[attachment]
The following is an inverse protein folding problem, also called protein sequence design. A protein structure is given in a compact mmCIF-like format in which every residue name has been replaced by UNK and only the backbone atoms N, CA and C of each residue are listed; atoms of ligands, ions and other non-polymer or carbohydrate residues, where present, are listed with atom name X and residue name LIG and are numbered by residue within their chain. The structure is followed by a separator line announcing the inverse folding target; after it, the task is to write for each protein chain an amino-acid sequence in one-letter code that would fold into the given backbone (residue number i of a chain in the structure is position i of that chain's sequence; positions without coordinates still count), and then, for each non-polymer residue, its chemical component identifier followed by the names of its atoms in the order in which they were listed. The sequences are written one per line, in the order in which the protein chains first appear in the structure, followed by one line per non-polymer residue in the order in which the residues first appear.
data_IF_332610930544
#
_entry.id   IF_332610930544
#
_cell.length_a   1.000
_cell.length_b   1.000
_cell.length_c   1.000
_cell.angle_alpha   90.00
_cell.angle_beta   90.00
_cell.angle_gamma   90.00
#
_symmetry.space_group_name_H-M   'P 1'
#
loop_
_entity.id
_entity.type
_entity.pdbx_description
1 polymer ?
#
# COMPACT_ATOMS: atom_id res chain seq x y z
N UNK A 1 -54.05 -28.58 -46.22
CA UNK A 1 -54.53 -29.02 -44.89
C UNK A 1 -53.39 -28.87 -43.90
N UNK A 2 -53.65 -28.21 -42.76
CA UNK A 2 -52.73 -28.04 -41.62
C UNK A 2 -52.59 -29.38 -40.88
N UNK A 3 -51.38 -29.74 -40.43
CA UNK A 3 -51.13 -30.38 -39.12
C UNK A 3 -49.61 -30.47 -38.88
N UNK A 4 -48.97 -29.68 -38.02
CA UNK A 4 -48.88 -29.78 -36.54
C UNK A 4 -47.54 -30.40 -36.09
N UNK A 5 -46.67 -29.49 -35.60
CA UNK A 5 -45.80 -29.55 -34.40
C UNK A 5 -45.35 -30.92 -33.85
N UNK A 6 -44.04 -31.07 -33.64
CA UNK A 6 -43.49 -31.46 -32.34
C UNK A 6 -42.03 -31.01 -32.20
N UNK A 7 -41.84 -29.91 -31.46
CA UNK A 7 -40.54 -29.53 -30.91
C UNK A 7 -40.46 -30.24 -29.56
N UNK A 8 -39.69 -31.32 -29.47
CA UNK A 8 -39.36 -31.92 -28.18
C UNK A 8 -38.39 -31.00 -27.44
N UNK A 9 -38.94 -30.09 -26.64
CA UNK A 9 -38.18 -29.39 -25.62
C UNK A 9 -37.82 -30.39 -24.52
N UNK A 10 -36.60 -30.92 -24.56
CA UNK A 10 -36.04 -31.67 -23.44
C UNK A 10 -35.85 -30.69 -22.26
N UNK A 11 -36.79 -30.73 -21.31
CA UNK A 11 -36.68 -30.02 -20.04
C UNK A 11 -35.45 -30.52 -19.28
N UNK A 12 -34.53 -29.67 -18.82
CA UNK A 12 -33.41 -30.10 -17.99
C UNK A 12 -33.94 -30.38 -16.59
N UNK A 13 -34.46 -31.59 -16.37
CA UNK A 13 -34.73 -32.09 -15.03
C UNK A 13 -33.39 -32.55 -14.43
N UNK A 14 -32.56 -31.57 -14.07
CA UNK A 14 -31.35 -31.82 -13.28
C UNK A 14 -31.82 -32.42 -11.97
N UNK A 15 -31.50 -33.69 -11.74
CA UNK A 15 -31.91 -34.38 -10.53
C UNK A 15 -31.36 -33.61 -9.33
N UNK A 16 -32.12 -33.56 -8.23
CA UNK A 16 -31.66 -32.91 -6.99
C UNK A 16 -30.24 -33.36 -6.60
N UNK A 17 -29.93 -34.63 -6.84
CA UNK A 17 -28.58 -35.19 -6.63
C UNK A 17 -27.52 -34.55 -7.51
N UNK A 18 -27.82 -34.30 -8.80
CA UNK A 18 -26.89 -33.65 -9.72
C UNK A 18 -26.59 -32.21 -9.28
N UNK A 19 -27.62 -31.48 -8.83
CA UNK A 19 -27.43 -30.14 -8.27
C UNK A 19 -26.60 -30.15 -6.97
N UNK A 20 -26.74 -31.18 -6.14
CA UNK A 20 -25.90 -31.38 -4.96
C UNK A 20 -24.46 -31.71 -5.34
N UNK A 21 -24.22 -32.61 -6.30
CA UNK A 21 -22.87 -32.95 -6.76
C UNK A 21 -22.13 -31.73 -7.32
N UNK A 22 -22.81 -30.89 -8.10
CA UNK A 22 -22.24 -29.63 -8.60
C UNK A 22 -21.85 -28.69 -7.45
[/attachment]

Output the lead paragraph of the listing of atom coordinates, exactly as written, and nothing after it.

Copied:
The following is an inverse protein folding problem, also called protein sequence design. A protein structure is given in a compact mmCIF-like format in which every residue name has been replaced by UNK and only the backbone atoms N, CA and C of each residue are listed; atoms of ligands, ions and other non-polymer or carbohydrate residues, where present, are listed with atom name X and residue name LIG and are numbered by residue within their chain. The structure is followed by a separator line announcing the inverse folding target; after it, the task is to write for each protein chain an amino-acid sequence in one-letter code that would fold into the given backbone (residue number i of a chain in the structure is position i of that chain's sequence; positions without coordinates still count), and then, for each non-polymer residue, its chemical component identifier followed by the names of its atoms in the order in which they were listed. The sequences are written one per line, in the order in which the protein chains first appear in the structure, followed by one line per non-polymer residue in the order in which the residues first appear.